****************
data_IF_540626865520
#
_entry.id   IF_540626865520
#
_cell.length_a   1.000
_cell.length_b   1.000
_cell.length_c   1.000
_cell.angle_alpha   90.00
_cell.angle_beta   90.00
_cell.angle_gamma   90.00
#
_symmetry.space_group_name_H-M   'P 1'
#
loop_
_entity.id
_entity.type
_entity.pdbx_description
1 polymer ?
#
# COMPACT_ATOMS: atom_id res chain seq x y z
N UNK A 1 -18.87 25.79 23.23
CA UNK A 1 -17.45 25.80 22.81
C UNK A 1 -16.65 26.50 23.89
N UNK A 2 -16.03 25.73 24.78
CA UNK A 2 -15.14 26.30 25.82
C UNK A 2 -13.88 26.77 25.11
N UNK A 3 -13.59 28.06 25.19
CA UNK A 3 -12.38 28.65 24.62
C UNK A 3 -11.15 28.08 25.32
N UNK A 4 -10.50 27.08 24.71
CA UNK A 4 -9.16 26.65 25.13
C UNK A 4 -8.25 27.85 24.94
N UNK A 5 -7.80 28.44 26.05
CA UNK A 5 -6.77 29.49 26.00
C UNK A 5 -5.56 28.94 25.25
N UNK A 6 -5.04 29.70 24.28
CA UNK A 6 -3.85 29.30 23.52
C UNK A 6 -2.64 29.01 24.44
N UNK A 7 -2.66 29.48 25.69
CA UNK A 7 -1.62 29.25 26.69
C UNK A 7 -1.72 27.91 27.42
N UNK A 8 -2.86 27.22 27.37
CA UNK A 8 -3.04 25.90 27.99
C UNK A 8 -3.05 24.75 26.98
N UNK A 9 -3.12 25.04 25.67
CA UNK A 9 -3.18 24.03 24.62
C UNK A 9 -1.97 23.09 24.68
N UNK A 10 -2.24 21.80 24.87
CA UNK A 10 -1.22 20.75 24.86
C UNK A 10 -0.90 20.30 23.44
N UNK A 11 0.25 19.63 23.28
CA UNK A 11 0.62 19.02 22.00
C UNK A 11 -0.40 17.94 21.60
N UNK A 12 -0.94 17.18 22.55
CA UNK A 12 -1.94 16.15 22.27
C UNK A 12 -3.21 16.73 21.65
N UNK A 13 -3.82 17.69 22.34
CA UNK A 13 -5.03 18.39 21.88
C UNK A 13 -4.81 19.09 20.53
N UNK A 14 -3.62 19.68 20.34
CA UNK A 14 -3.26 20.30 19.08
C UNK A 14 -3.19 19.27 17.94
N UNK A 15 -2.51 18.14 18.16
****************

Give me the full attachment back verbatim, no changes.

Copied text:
data_IF_540626865520
#
_entry.id   IF_540626865520
#
_cell.length_a   1.000
_cell.length_b   1.000
_cell.length_c   1.000
_cell.angle_alpha   90.00
_cell.angle_beta   90.00
_cell.angle_gamma   90.00
#
_symmetry.space_group_name_H-M   'P 1'
#
loop_
_entity.id
_entity.type
_entity.pdbx_description
1 polymer ?
#
# COMPACT_ATOMS: atom_id res chain seq x y z
N UNK A 1 -18.87 25.79 23.23
CA UNK A 1 -17.45 25.80 22.81
C UNK A 1 -16.65 26.50 23.89
N UNK A 2 -16.03 25.73 24.78
CA UNK A 2 -15.14 26.30 25.82
C UNK A 2 -13.88 26.77 25.11
N UNK A 3 -13.59 28.06 25.19
CA UNK A 3 -12.38 28.65 24.62
C UNK A 3 -11.15 28.08 25.32
N UNK A 4 -10.50 27.08 24.71
CA UNK A 4 -9.16 26.65 25.13
C UNK A 4 -8.25 27.85 24.94
N UNK A 5 -7.80 28.44 26.05
CA UNK A 5 -6.77 29.49 26.00
C UNK A 5 -5.56 28.94 25.25
N UNK A 6 -5.04 29.70 24.28
CA UNK A 6 -3.85 29.30 23.52
C UNK A 6 -2.64 29.01 24.44
N UNK A 7 -2.66 29.48 25.69
CA UNK A 7 -1.62 29.25 26.69
C UNK A 7 -1.72 27.91 27.42
N UNK A 8 -2.86 27.22 27.37
CA UNK A 8 -3.04 25.90 27.99
C UNK A 8 -3.05 24.75 26.98
N UNK A 9 -3.12 25.04 25.67
CA UNK A 9 -3.18 24.03 24.62
C UNK A 9 -1.97 23.09 24.68
N UNK A 10 -2.24 21.80 24.87
CA UNK A 10 -1.22 20.75 24.86
C UNK A 10 -0.90 20.30 23.44
N UNK A 11 0.25 19.63 23.28
CA UNK A 11 0.62 19.02 22.00
C UNK A 11 -0.40 17.94 21.60
N UNK A 12 -0.94 17.18 22.55
CA UNK A 12 -1.94 16.15 22.27
C UNK A 12 -3.21 16.73 21.65
N UNK A 13 -3.82 17.69 22.34
CA UNK A 13 -5.03 18.39 21.88
C UNK A 13 -4.81 19.09 20.53
N UNK A 14 -3.62 19.68 20.34
CA UNK A 14 -3.26 20.30 19.08
C UNK A 14 -3.19 19.27 17.94
N UNK A 15 -2.51 18.14 18.16